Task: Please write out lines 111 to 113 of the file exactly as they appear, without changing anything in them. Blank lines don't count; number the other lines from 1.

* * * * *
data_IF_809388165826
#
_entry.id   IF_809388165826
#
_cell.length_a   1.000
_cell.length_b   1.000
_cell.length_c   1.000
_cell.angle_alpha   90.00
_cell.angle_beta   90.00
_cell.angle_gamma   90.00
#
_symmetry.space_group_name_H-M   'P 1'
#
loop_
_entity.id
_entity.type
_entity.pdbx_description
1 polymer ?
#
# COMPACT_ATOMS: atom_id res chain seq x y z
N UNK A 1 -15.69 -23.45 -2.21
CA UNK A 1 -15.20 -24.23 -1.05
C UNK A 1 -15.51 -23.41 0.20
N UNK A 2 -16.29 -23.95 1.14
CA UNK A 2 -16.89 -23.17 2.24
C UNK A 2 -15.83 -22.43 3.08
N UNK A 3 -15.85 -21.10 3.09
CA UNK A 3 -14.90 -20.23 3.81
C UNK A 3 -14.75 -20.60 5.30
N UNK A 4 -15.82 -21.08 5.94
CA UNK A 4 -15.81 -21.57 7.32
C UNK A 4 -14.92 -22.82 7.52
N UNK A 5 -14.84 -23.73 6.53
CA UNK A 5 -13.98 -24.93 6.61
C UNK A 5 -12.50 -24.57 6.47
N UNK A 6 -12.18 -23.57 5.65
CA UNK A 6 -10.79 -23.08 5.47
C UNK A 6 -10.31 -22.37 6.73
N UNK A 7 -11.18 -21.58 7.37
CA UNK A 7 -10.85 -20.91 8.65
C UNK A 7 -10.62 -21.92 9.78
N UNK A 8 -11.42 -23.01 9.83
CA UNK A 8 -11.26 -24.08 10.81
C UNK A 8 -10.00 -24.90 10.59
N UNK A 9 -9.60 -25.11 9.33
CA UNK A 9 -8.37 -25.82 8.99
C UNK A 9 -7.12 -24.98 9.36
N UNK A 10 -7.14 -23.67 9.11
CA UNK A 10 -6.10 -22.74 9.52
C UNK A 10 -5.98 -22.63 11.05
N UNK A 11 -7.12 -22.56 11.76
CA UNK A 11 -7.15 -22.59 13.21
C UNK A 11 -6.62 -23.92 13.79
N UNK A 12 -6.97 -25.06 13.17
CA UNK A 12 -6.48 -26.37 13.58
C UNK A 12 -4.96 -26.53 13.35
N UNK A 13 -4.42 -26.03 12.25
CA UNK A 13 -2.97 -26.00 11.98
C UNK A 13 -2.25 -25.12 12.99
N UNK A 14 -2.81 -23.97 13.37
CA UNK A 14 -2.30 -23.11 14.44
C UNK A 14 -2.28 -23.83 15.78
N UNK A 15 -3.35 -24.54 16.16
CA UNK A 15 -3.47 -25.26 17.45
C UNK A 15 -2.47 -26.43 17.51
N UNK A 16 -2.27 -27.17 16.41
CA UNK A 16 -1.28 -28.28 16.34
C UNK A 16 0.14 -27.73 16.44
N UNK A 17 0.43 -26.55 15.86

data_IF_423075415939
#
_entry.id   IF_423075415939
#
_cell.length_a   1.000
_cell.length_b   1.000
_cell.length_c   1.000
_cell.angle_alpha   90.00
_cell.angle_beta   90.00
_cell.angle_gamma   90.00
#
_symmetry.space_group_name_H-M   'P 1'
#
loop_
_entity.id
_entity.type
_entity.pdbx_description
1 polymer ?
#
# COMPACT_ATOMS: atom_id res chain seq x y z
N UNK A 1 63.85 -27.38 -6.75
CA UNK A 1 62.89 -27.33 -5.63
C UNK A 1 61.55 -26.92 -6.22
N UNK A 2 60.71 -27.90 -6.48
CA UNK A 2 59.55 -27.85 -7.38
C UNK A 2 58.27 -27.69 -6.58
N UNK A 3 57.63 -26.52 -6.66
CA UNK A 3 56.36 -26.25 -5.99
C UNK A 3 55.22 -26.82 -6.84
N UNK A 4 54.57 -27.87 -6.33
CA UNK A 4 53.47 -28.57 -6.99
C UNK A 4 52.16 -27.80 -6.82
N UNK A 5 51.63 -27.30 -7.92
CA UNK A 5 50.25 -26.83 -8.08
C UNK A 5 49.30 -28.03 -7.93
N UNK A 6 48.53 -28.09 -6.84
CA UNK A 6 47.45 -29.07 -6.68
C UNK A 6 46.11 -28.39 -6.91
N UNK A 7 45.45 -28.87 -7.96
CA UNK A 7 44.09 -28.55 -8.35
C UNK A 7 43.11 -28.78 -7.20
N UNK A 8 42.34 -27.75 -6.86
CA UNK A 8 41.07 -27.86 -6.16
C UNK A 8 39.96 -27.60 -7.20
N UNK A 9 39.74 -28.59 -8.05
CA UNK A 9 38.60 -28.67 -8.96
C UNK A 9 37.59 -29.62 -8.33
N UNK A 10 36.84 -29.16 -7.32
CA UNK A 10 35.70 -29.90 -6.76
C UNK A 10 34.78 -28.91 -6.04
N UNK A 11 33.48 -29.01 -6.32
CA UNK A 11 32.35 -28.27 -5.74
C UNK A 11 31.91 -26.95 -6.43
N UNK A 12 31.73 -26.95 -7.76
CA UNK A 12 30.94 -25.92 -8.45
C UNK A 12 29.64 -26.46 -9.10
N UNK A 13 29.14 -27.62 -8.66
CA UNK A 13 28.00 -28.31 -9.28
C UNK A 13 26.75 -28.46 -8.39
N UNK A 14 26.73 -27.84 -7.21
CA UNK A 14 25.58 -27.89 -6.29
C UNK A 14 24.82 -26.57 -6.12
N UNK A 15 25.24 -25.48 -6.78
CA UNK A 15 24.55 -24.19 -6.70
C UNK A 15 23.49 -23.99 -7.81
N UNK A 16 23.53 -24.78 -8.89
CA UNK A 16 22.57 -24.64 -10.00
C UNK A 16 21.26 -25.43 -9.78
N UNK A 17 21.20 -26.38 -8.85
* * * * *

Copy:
N UNK A 8 42.34 -27.75 -6.86
CA UNK A 8 41.07 -27.86 -6.16
C UNK A 8 39.96 -27.60 -7.20